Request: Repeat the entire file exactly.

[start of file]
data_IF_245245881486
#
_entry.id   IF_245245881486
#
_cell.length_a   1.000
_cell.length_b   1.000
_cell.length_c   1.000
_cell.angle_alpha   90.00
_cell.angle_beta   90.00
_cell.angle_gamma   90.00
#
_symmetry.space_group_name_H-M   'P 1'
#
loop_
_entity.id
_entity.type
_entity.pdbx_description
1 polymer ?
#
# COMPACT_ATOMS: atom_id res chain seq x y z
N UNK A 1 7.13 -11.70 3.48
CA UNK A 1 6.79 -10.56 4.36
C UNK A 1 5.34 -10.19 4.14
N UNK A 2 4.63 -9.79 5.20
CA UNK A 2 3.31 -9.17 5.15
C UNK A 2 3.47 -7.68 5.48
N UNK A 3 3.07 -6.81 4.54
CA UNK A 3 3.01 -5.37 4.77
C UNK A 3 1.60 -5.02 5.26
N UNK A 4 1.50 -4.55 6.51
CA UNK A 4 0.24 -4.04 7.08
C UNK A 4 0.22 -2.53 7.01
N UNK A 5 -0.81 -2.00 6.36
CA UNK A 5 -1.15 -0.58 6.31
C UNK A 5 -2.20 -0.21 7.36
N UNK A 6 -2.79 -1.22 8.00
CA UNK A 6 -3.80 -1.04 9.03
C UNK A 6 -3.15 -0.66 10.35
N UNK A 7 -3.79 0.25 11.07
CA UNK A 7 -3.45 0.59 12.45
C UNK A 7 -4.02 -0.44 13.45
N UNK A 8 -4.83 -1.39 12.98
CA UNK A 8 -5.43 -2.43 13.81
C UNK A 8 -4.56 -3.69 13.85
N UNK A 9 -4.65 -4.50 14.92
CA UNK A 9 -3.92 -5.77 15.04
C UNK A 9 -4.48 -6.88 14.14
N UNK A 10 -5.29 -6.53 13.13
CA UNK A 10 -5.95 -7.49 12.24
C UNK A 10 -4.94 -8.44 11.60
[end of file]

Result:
data_IF_245245881486
#
_entry.id   IF_245245881486
#
_cell.length_a   1.000
_cell.length_b   1.000
_cell.length_c   1.000
_cell.angle_alpha   90.00
_cell.angle_beta   90.00
_cell.angle_gamma   90.00
#
_symmetry.space_group_name_H-M   'P 1'
#
loop_
_entity.id
_entity.type
_entity.pdbx_description
1 polymer ?
#
# COMPACT_ATOMS: atom_id res chain seq x y z
N UNK A 1 7.13 -11.70 3.48
CA UNK A 1 6.79 -10.56 4.36
C UNK A 1 5.34 -10.19 4.14
N UNK A 2 4.63 -9.79 5.20
CA UNK A 2 3.31 -9.17 5.15
C UNK A 2 3.47 -7.68 5.48
N UNK A 3 3.07 -6.81 4.54
CA UNK A 3 3.01 -5.37 4.77
C UNK A 3 1.60 -5.02 5.26
N UNK A 4 1.50 -4.55 6.51
CA UNK A 4 0.24 -4.04 7.08
C UNK A 4 0.22 -2.53 7.01
N UNK A 5 -0.81 -2.00 6.36
CA UNK A 5 -1.15 -0.58 6.31
C UNK A 5 -2.20 -0.21 7.36
N UNK A 6 -2.79 -1.22 8.00
CA UNK A 6 -3.80 -1.04 9.03
C UNK A 6 -3.15 -0.66 10.35
N UNK A 7 -3.79 0.25 11.07
CA UNK A 7 -3.45 0.59 12.45
C UNK A 7 -4.02 -0.44 13.45
N UNK A 8 -4.83 -1.39 12.98
CA UNK A 8 -5.43 -2.43 13.81
C UNK A 8 -4.56 -3.69 13.85
N UNK A 9 -4.65 -4.50 14.92
CA UNK A 9 -3.92 -5.77 15.04
C UNK A 9 -4.48 -6.88 14.14
N UNK A 10 -5.29 -6.53 13.13
CA UNK A 10 -5.95 -7.49 12.24
C UNK A 10 -4.94 -8.44 11.60